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2014-2015 Annual Report


In September 2014, two of South Africa’s BRICS partners launched their own “Buy Local” campaigns in an effort to boost local manufacturing, create jobs and entice investment. India’s Prime Minister, Narendra Modi, launched that country’s “Made in India” marketing campaign amidst much fanfare. Flanked by some of that nation’s wealthiest businessmen, Modi headed up the launch in the presence of diplomats and journalists. The event was carried live across India and even to diplomatic missions abroad.

Four months into office, the Prime Minister has been unrelenting in his efforts to promote India as the world’s next manufacturing giant. In a country where a reported 700 million people live in poverty, it was suggested at the “Made In India” event that 90 million manufacturing jobs could be created in India in the next 10 years alone.

Speakers also suggested that a stronger manufacturing base would boost exports while linking India to global supply chains and help reduce the current account deficit.

Hot on the heels of the “Made In India” launch, China’s government launched their “Made In China” campaign.

Proudly South African Previous annual reports

The past year brought with it an event which over- shadowed any other. In fact, the entire world literally stood still for a moment as South African flags worldwide were lowered to half-mast. Heads bowed, South Africans observed ten official days of mourning following the passing away of our beloved elder states- man, former President Nelson Mandela, at the age of 95 in December 2013.


It is with great pleasure that I look back on the many successes achieved by Proudly South African during the period under review. I would like to commend the CEO, Adv. Leslie Sedibe, for his leadership and I thank the entire team for their unwaver- ing passion, energy, creativity and commitment towards promoting an uptake of local products and services, with a view to creating and sustaining jobs in our country.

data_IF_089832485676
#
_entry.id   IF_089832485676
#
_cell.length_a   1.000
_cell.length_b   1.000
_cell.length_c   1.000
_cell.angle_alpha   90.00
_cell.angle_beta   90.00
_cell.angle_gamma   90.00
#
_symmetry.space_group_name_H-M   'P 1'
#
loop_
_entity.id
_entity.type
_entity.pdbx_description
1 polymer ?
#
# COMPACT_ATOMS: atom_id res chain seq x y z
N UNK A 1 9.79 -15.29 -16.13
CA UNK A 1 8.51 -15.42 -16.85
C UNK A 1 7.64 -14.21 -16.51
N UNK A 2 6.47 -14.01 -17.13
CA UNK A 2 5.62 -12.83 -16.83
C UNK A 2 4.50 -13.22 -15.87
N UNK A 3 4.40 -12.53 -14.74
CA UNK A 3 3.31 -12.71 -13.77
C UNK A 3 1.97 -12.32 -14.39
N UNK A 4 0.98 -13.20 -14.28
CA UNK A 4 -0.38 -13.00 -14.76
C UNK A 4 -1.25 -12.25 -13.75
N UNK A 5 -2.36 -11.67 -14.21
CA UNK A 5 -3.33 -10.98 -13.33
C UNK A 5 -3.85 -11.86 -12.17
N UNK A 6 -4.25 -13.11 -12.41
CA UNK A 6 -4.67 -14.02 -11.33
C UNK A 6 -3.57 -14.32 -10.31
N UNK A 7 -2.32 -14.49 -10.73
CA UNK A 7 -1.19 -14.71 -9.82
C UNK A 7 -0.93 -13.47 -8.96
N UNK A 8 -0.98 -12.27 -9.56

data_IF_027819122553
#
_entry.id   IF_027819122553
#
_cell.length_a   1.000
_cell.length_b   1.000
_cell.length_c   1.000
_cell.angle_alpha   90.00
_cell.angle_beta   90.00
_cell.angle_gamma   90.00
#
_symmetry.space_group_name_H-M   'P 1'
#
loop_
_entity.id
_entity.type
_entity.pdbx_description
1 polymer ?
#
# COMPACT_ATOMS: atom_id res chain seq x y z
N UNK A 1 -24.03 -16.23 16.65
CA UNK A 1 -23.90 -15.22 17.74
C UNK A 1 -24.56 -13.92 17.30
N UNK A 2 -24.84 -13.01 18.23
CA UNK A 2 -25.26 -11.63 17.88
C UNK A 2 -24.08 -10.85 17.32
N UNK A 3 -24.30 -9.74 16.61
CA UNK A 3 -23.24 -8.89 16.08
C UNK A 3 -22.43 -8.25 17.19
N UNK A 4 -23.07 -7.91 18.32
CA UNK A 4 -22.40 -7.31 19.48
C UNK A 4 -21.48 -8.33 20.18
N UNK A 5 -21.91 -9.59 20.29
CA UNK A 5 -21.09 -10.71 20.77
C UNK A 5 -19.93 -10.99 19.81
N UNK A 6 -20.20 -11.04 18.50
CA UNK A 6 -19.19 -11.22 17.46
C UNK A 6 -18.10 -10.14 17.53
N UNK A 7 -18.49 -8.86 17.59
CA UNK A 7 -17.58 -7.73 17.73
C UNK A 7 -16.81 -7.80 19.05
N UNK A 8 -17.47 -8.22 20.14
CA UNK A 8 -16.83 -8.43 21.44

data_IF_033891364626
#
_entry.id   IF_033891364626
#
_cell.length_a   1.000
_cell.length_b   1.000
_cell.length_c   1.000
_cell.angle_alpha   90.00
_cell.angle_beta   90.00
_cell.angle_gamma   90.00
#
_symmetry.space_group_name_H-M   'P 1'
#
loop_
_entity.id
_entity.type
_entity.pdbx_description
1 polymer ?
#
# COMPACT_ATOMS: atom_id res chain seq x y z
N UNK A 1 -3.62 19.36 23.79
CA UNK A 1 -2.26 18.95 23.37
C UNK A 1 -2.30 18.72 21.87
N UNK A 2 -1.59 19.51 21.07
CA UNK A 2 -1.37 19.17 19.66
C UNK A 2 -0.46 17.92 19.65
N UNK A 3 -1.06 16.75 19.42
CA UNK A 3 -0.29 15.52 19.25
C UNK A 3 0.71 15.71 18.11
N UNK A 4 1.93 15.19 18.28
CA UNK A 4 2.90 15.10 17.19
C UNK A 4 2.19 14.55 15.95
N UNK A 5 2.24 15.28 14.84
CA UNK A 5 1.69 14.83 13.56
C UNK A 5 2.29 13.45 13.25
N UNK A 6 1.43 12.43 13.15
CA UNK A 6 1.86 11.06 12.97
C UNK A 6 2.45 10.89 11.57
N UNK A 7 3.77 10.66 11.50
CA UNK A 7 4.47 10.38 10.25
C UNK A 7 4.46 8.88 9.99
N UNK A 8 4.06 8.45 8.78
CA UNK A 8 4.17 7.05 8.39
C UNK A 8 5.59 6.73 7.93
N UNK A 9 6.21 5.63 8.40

A slow down in many economies around the world continues to impede growth and accelerate uncertainty in world markets. The past year has been marked by countless news reports about various countries and regions worldwide struggling with their local economies. It has been a challenging phase for every nation and everyone has felt the ripple effects in one way or another – including...


Through their continuing membership, our members have shown that they are in business not just to make a profit, but also to engage with and support those less fortunate. By caring for the welfare of their workers and the environment, and delivering quality products and services, businesses across the country can help to promote a better quality of life for all citizens. Our members hold up...


Proudly South African’s quest is to spread the Buy Local message through its Consumer Education Outreach campaign that conveys an important message to educate current members, prospective members and consumers on the significance of buying local. In short, any organisation, business or company that supports the campaign’s aims and objectives is required to consistently inspire an increased natural focus...


South Africa's miracle political transformation needed to be followed by measures to ensure tha all South African citizens enjoy economic freedom as well. The opening up of markets after South Africa's democratic elections in 1994 highlighted the need to boost local production and job creation. The challenge was to balance the the need for foreign direct Investment with the retention of existing jobs and the creation of additional....


Constant change/ adaptation is a business imperative for survival and the Proudly South African Campaign has not escaped this requirement. The Campaign has grown phenomenally during its founding years and has now reached the stage where the successes achieved in terms of overall awareness during Phase I need to be converted into the appropriate (tangible) consumer behaviour in Phase 2 - "Buy Local" on grand scale.


Proudly South African continues to grow-not just in terms of the number of companies that join the campaign, but also in terms of the impact it has on job creation and poverty alleviation. When the campaign was launched three years ago, it set broad objectives, such as promoting and creating awareness of the products and services of members, but most importantly, to add value to members businesses.

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